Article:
Select Page

The University of Wisconsin Oshkosh’s continuing commitment to sustainability will transform northeastern Wisconsin when construction begins on what will be the most environmentally friendly and efficient building of its kind in the state.

The groundbreaking for one of the Midwest’s most distinctive and “green” academic buildings will take place at 9:30 a.m. Friday, Oct. 16, at the corner of High and Rockwell avenues. UW Oshkosh’s more than 13,000 current students and tens of thousands of future students will be impacted by the long-awaited 191,000-square-foot academic center — the University’s first new academic building since 1971.

The building is among the largest single construction projects in the history of northeastern Wisconsin’s New North. Using conservative estimates, the much-needed project will directly and indirectly generate more than 2,000 jobs, including those in construction-related fields such as masonry, electrical, architecture, pipefitting and plumbing over the next three years, providing a big boost to the regional economy in the midst of a global economic recession.

“We are all grateful for our many supporters for their outstanding commitment to the UW Oshkosh community,” said Arthur H. Rathjen, president of the UW Oshkosh Foundation, adding that the pride.purpose.promise. campaign will now focus on scholarships and high-impact learning initiatives.”

In support of UW Oshkosh’s Green Master Plan, adopted in 2003, and the University’s dedication to green and sustainable principles, the design of this iconic building will incorporate LEED (Leadership in Energy and Environmental Design) principles. LEED is an internationally recognized green building certification system that provides third-party verification that a building or community was designed and built using strategies aimed at improving performance across all the metrics that matter most: energy savings, water efficiency, carbon emissions reduction, improved indoor environmental quality, and stewardship of resources and sensitivity to their impacts.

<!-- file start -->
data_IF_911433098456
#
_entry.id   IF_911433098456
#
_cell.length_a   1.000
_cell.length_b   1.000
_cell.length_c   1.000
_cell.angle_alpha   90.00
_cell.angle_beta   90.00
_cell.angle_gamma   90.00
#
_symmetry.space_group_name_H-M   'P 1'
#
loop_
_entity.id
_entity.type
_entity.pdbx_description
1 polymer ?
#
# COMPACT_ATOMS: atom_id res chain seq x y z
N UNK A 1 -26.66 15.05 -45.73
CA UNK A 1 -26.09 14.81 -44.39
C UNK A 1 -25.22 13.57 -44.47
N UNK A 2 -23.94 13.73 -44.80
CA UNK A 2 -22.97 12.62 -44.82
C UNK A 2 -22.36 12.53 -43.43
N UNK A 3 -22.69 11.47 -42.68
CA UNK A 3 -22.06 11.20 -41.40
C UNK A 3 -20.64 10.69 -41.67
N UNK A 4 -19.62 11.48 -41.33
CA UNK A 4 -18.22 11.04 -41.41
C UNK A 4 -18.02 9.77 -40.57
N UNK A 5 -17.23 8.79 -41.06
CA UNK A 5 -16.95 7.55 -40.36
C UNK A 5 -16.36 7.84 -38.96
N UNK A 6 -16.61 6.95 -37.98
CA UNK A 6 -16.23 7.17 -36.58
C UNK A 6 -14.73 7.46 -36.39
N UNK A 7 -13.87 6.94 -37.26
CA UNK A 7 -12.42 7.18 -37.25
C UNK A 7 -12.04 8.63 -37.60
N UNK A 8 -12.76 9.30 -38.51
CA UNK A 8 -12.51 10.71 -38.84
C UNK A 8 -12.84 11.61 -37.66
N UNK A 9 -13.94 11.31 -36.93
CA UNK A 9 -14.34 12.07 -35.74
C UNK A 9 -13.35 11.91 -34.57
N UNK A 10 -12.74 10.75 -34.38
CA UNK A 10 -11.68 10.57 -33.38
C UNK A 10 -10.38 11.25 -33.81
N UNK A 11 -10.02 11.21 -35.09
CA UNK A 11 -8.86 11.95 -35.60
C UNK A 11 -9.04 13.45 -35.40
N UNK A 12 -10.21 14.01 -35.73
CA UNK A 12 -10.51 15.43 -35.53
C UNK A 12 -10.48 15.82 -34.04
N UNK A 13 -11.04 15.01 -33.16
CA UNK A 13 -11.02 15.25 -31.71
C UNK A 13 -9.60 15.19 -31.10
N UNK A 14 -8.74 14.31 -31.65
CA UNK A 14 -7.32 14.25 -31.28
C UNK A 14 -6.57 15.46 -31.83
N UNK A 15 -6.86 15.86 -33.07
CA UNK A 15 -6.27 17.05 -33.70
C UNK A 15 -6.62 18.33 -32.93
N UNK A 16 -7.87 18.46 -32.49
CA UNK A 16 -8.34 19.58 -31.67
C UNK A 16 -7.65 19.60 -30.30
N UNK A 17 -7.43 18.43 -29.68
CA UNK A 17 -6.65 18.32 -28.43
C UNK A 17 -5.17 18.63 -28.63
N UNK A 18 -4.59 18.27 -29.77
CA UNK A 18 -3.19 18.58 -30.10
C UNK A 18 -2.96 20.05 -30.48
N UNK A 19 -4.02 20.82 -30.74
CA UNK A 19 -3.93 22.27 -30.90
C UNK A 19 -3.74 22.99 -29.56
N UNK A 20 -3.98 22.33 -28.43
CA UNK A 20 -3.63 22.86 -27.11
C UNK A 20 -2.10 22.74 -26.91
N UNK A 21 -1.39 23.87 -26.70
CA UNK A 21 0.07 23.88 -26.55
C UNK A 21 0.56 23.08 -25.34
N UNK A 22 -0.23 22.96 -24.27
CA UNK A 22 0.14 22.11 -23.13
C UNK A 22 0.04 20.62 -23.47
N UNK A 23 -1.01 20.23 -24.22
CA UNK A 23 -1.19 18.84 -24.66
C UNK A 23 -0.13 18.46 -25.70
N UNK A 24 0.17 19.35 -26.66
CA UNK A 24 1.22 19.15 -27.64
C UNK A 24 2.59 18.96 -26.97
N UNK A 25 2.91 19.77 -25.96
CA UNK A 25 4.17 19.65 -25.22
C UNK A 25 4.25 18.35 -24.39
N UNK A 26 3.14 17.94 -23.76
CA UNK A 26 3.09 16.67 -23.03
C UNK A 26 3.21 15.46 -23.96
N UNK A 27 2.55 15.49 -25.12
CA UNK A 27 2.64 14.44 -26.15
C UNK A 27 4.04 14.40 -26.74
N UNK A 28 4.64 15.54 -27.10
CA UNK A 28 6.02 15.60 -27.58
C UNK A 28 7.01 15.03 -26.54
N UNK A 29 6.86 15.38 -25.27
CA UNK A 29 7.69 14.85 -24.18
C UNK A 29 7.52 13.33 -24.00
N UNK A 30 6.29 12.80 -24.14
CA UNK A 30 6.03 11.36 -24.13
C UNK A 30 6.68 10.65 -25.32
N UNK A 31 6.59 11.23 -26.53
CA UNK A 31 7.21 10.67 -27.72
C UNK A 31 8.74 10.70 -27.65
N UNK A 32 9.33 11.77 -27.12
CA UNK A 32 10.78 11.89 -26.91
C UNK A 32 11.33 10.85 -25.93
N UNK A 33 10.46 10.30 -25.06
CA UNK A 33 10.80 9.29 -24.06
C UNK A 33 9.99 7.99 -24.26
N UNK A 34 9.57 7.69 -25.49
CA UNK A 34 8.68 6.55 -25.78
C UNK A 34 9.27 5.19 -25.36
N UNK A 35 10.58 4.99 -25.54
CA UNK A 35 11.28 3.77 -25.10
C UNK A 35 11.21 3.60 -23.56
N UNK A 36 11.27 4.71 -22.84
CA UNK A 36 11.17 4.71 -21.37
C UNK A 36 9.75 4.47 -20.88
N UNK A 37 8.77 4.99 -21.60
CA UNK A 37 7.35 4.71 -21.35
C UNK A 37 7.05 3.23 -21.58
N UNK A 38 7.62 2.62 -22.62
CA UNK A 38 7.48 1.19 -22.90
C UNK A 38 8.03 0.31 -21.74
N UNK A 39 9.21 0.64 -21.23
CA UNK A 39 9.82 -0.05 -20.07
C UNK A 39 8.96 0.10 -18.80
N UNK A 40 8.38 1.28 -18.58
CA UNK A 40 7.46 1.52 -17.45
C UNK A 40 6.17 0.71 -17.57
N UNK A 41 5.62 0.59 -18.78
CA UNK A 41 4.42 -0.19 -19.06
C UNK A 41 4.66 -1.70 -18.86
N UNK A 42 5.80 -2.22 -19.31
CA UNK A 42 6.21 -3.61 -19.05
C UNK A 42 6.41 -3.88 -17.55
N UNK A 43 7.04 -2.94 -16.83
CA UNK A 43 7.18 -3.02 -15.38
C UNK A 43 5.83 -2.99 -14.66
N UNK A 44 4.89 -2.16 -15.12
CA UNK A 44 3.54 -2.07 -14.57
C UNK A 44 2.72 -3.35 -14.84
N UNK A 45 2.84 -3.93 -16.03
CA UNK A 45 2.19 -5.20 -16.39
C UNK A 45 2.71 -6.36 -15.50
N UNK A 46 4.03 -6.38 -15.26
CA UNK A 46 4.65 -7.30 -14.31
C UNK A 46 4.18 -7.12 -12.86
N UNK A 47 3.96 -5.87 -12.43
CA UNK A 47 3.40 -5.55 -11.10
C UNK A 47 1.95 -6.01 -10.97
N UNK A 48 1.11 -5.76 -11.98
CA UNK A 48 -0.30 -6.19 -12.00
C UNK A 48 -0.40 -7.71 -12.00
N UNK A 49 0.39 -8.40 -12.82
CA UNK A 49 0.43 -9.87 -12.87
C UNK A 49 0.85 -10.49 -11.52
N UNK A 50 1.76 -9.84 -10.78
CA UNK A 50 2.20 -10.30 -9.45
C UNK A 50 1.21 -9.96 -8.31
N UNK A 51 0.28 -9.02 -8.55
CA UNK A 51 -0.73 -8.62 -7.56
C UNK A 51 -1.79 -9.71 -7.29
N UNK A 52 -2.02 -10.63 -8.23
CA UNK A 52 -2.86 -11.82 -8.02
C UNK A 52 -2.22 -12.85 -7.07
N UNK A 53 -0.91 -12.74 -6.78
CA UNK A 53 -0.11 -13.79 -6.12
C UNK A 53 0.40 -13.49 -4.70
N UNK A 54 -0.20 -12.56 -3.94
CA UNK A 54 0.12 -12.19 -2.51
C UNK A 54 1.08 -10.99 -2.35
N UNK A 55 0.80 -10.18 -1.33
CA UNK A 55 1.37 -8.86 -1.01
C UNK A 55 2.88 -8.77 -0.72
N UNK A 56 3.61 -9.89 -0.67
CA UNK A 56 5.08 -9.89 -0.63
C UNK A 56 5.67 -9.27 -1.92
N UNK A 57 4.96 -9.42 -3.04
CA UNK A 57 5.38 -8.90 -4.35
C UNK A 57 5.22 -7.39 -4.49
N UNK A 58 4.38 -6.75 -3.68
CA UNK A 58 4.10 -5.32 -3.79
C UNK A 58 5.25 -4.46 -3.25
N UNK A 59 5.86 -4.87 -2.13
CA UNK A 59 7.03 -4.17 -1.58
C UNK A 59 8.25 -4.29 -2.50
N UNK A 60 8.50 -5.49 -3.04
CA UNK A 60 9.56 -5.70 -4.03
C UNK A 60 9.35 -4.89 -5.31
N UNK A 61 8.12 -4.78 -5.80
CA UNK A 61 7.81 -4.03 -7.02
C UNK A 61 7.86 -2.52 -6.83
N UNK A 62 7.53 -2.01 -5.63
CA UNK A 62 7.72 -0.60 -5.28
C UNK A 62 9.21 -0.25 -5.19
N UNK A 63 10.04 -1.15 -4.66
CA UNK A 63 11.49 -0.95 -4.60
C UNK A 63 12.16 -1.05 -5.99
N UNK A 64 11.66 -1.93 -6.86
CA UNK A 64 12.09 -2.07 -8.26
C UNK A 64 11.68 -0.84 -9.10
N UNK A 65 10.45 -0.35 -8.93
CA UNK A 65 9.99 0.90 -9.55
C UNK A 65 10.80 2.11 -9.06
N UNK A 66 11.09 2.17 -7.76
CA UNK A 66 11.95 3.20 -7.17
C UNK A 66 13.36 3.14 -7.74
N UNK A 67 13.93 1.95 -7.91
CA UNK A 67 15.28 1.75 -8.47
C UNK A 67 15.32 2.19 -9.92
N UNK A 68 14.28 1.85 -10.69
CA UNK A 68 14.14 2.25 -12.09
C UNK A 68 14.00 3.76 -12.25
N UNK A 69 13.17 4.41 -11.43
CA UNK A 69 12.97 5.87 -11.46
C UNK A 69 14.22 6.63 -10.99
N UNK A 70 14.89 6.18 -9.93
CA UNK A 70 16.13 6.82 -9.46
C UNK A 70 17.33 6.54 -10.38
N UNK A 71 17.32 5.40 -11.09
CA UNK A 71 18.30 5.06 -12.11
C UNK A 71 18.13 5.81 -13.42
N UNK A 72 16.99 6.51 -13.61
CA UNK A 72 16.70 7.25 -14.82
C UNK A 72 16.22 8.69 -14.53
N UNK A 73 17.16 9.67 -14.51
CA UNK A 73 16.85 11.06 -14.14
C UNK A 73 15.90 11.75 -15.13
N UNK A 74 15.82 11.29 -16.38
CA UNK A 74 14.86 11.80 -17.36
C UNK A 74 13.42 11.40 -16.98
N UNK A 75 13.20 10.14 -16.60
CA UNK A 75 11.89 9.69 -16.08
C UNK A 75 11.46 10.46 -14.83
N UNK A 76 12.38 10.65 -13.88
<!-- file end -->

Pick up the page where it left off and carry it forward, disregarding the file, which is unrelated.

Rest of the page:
“As Wisconsin continues to move toward energy independence, bringing public buildings up to the highest energy efficiency and green standards will continue to be crucial in developing and sustaining energy independence,” said Vice Chancellor for Finance and Administration Tom Sonnleitner.

By incorporating “gold” LEED standards, the University is projected to save more than $182,000 annually and close to $6 million throughout the center’s lifecycle, as compared to existing building energy usage. Some specific green aspects — from construction to occupation — are as follows:

  • Emphasis on the purchase of local materials and resources.
  • Projected energy savings of 41 percent.
  • Roof-top solar collectors will provide 70 percent of domestic hot water demand.
  • Radiant concrete slab flooring for heating and cooling — the first of its kind in the state.
  • Day-lighting of more than 90 percent of regularly occupied spaces, reducing electric energy for lighting by more than one third.
  • Heat recovery system that exchanges the heat of warm exhausted air with the fresh air intake.
  • Maximized water efficiency to reduce demand and decrease waste.
  • Use rapidly renewable materials and certified wood.
  • Incorporate salvaged/recycled materials.

To learn more about sustainability initiatives on campus as well as the Green Master Plan, visit

Follow the construction of the new building via live video at